Precious gift of Kīlauea Iki lava lake samples received by SOEST earth scientists

Earth scientists from SOEST were recently gifted a set of precious basalt samples collected by the U.S. Geological Survey (USGS) from the Kīlauea Iki lava lake between 1959 and 1988. Investigating these samples will provide new insights for understanding recent and future volcanic eruptions in Hawai‘i.  

In 1959, a large eruption filled an existing crater at the summit of Kīlauea with a lava lake. Over the next three decades, the USGS drilled into this area to collect cores of cooling lava, noting the date, and the location and temperature of the rocks. 

“This set of lava cores represents a remarkable, 30-year-long magma cooling experiment that enables us to track chemical changes in olivine through time, to see if they behave like faithful ‘crystal clocks’,” said Tom Shea, SOEST assistant professor in the Department of Earth Sciences.

From thin sections to lava cores

Previously, Shea and his team had been analyzing thin slices of these samples, shared by USGS collaborator Rosalind Helz. Olivine, the light green mineral common in basalt, acts as a type of crystal clock. It records progressive smearing of the boundaries between different elemental compositions, a change that occurred over the decades of cooling of the lava lake. Volcanologists typically use the distribution of chemical elements, from core to rim, to infer time since the eruption. 

Nabila Nizam, a doctoral candidate in Earth Sciences, works with Shea on crystal clocks as part of a National Science Foundation-funded CAREER project, investigating how distinct chemical zoning in olivine grains gets progressively smeared with time. In the course of her work on the thin sections, she and Shea discovered that the Hawaiian Volcanoes National Park wanted to find a new home for some Kilauea Iki drill cores. USGS collaborator Frank Trusdell worked hard with them on a drill core rescue mission.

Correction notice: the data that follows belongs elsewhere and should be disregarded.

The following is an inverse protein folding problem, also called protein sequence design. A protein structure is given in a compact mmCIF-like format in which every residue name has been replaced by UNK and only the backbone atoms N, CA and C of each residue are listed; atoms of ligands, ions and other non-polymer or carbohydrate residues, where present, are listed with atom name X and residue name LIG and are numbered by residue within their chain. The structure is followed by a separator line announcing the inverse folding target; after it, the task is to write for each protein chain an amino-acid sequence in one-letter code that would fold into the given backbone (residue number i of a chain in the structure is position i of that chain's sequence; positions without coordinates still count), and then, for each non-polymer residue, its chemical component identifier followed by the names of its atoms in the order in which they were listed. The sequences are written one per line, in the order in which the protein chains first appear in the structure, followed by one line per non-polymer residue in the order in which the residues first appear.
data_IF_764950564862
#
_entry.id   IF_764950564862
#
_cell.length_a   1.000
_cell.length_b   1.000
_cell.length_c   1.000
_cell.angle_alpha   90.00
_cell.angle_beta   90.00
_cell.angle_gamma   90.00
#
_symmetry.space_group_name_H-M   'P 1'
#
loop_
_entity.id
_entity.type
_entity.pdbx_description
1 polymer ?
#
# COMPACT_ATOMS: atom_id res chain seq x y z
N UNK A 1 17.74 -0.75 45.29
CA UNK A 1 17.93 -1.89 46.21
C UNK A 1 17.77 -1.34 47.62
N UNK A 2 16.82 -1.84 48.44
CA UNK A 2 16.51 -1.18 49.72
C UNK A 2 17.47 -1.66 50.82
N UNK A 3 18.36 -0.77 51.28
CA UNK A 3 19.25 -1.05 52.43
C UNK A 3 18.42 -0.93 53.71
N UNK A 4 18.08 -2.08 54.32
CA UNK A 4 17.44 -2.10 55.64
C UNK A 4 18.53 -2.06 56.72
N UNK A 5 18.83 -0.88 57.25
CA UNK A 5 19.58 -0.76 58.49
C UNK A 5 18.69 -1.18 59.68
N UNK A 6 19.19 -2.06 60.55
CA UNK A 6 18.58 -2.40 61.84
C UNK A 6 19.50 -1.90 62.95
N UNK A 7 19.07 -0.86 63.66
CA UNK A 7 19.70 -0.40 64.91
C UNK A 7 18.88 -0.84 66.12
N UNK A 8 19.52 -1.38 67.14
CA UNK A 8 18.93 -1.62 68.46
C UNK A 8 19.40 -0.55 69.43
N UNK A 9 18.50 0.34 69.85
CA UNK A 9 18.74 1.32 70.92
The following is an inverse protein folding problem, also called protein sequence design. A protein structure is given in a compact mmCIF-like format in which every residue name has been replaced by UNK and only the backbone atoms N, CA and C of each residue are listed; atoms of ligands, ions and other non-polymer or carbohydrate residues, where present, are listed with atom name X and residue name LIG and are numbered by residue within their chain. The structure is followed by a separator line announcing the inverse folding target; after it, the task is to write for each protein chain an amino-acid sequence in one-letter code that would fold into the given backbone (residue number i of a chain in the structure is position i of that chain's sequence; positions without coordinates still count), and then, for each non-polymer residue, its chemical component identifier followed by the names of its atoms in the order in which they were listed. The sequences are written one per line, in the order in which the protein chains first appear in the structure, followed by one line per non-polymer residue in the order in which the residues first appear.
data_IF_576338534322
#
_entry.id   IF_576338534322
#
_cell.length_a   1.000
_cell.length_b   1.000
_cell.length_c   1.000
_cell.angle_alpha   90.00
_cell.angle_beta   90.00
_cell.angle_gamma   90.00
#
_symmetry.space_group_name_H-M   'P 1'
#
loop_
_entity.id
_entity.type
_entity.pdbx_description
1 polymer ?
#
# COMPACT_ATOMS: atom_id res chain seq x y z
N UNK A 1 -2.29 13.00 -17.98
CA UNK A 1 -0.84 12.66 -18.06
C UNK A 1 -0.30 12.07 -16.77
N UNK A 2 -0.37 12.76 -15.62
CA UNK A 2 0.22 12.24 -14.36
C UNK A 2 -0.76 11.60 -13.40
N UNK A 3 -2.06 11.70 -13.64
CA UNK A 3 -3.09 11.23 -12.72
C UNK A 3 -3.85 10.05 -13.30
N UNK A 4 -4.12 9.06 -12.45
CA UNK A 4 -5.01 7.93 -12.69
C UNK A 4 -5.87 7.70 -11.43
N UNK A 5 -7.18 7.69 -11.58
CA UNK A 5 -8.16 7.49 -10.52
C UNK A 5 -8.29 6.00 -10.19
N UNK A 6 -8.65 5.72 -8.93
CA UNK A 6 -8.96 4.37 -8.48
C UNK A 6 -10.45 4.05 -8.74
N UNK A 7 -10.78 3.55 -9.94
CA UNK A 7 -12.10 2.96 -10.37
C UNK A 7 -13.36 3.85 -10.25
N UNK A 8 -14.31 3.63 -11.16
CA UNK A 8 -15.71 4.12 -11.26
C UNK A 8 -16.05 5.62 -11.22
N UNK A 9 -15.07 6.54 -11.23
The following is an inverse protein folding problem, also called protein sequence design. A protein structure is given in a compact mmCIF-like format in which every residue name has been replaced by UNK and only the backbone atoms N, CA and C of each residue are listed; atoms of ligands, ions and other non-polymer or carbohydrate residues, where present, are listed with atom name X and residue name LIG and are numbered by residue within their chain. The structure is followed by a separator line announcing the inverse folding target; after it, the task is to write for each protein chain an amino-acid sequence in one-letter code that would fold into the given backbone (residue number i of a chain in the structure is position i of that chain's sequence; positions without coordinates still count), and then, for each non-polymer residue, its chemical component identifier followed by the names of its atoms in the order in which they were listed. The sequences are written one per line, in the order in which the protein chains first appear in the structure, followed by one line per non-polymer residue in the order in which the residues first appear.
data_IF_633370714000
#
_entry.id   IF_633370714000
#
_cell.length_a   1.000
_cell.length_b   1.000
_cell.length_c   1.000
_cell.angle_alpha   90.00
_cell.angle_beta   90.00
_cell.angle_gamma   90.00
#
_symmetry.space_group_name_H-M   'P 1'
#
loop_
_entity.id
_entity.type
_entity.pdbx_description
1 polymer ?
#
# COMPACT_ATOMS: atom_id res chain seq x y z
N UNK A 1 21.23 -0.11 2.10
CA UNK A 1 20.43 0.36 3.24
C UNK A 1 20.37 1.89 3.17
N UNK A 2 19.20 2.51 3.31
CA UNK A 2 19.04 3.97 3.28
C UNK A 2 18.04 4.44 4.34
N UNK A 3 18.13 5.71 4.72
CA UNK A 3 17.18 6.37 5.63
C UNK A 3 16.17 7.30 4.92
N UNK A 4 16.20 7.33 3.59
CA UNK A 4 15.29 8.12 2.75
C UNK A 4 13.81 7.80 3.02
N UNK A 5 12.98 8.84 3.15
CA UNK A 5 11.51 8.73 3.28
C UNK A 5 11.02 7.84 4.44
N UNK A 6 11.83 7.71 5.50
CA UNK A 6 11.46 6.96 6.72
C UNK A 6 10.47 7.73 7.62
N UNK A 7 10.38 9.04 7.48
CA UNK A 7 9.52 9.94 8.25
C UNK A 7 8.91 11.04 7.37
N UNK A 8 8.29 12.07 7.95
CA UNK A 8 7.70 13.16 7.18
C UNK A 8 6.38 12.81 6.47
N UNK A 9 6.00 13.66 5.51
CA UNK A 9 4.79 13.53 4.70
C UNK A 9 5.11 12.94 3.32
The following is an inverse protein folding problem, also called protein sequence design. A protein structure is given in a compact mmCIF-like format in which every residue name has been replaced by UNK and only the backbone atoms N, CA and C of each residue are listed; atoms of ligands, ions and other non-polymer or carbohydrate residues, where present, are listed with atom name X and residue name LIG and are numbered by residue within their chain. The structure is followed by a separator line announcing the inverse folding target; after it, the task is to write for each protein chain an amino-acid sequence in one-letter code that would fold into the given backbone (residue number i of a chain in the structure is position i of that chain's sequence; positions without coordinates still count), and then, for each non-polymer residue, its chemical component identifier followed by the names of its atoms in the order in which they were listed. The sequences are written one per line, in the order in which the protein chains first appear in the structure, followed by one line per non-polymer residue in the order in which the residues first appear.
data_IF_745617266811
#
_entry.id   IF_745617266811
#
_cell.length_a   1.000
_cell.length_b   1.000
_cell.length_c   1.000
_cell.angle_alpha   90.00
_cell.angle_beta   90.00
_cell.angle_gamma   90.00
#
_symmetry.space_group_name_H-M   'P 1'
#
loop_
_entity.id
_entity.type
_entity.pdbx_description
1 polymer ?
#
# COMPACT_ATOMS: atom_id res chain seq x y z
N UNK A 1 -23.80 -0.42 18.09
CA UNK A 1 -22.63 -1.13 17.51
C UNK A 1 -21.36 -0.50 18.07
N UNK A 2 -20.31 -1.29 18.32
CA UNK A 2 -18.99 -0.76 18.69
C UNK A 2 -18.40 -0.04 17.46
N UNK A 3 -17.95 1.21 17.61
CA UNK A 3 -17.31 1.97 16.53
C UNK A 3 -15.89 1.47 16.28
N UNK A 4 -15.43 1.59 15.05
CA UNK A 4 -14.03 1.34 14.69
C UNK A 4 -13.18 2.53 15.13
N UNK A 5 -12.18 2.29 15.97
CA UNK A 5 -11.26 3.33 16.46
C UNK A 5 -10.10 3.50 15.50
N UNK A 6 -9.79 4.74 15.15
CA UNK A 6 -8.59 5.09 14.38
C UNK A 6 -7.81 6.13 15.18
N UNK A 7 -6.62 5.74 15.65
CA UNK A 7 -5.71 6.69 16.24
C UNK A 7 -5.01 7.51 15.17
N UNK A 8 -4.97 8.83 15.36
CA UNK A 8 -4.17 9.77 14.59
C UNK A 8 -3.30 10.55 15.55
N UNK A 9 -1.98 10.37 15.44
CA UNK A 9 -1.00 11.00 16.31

“We set out on several trips to the National Park to characterize what was there, and clean and select some subsamples,” said Nizam. “Every box we opened was like viewing another surprise! Eventually, we shipped two full drill core sets (16 core boxes for each set) by boat to Honolulu earlier this year.” 

These boxes of drill cores will be housed at SOEST and will be a part of research projects and available for appreciation. 

“It’s thrilling to host this treasure trove of samples,” added Shea. “They have beautiful olivine crystals that will provide unmatched constraints on the rate at which different elements move within a mineral with time.”

The cores will allow the researchers to ground truth the theoretical cooling model that earth scientists have been working with. With these samples, they know the exact timing and the temperature the lava lake was when the samples were collected.

“This set of lava core samples is one-of-a-kind. This type of multiple decade-long sampling of a magma body is unlikely to ever be done again in Hawai‘i or elsewhere,” Shea said.

Read also on UH News and Environmental News Network.